After a bit of irc whingeing and generous help from people smarter than me, here are my bufferbloat notes for the impatient.

background
Bufferbloat is a complex topic, go read the wiki page for excruciating detail.

But the basic conceptual outline is:

  • a too large buffer on your upstream may cause latency for sensitive applications like video chat
  • you must manage your upstream bandwidth to reduce latency (which typically means you intentionally reduce upstream bandwidth)
  • use QoS in your router to globally reduce upstream bandwidth (not for traffic shaping!)

diagnosis
Ensure your internet connection is idle. Then, start pinging google.com. Observe the “time” field, which will give you a value in ms. Watch this long enough to get an intuitive feel for what is a normal amount of latency on your link. For me, it hovered consistently around 20ms, with some intermittent spikes. You don’t need to be exact. If the values swing wildly, then you’ve got other problems that need to be fixed first. Stop reading this blog and call your ISP.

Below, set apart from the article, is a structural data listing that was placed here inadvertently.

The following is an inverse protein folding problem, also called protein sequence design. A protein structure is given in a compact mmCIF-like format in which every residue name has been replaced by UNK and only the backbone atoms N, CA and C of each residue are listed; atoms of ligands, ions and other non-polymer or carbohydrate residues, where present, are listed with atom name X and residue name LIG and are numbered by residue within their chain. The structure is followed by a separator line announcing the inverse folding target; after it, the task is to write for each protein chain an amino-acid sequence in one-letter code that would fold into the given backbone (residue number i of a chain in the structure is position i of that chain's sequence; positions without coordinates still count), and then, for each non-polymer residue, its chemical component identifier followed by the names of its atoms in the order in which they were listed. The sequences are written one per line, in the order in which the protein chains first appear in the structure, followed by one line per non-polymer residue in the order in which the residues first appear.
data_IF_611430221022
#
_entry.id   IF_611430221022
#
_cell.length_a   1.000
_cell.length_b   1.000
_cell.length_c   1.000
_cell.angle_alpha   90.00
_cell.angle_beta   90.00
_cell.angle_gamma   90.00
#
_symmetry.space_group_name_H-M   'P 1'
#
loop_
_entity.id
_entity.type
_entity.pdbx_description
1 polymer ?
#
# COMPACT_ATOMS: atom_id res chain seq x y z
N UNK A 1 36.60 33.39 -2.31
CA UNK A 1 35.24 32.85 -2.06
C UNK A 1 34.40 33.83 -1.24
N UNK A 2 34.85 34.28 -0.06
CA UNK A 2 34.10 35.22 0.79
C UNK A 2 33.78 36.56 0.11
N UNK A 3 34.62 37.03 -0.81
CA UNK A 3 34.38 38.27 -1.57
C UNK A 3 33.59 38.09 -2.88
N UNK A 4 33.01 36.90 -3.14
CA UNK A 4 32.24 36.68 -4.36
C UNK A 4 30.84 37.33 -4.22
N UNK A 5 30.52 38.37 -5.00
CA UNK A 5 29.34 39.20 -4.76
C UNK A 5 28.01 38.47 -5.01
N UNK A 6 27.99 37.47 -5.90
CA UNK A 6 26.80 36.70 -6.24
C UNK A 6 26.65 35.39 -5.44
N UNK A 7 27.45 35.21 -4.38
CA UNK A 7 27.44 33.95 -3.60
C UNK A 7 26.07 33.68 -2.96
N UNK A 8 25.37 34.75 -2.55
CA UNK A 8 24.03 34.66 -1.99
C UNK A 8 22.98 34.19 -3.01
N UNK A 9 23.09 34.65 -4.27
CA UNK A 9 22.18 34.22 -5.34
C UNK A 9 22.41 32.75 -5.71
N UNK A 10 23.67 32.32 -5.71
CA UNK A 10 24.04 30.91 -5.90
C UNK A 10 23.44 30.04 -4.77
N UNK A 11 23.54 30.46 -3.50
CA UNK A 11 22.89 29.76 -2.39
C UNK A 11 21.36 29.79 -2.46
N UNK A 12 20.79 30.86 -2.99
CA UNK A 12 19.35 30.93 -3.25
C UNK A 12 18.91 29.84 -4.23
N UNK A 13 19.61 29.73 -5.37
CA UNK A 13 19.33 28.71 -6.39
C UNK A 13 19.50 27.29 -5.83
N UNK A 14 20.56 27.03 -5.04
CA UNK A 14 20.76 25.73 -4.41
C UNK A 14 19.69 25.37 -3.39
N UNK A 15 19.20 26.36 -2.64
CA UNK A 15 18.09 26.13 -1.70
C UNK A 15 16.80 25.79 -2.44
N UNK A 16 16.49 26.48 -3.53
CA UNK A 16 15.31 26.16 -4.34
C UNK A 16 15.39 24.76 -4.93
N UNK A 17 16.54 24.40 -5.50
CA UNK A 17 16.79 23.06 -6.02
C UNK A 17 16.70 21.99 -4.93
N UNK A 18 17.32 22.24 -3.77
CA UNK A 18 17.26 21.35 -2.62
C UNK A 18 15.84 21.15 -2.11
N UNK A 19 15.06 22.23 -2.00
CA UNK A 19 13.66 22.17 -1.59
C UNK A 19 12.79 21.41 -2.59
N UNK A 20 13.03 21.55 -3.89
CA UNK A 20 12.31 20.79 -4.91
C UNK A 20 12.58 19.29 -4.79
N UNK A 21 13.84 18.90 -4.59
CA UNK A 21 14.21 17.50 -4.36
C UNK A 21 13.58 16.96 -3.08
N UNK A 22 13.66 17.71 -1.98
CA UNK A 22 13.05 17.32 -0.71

While the ping is running, visit http://testmy.net/upload and kick off a large upload, say 15MB or more.

If your ping times increase by an order of magnitude and stay there (like mine did to around 300ms), then you have bufferbloat.

This isn’t as rigorous as setting up smokeping and making pretty graphs, but trust me, it’s a lot faster and way easier. Thanks to Alex Williamson for this tip.

mitigation
You will need a router that can do QoS.

The easiest solution is to spend $100 and buy a Netgear WNDR3700 which is capable of running CeroWRT. Get that going and presumably you’re done, although I can’t verify it since I am el cheapo.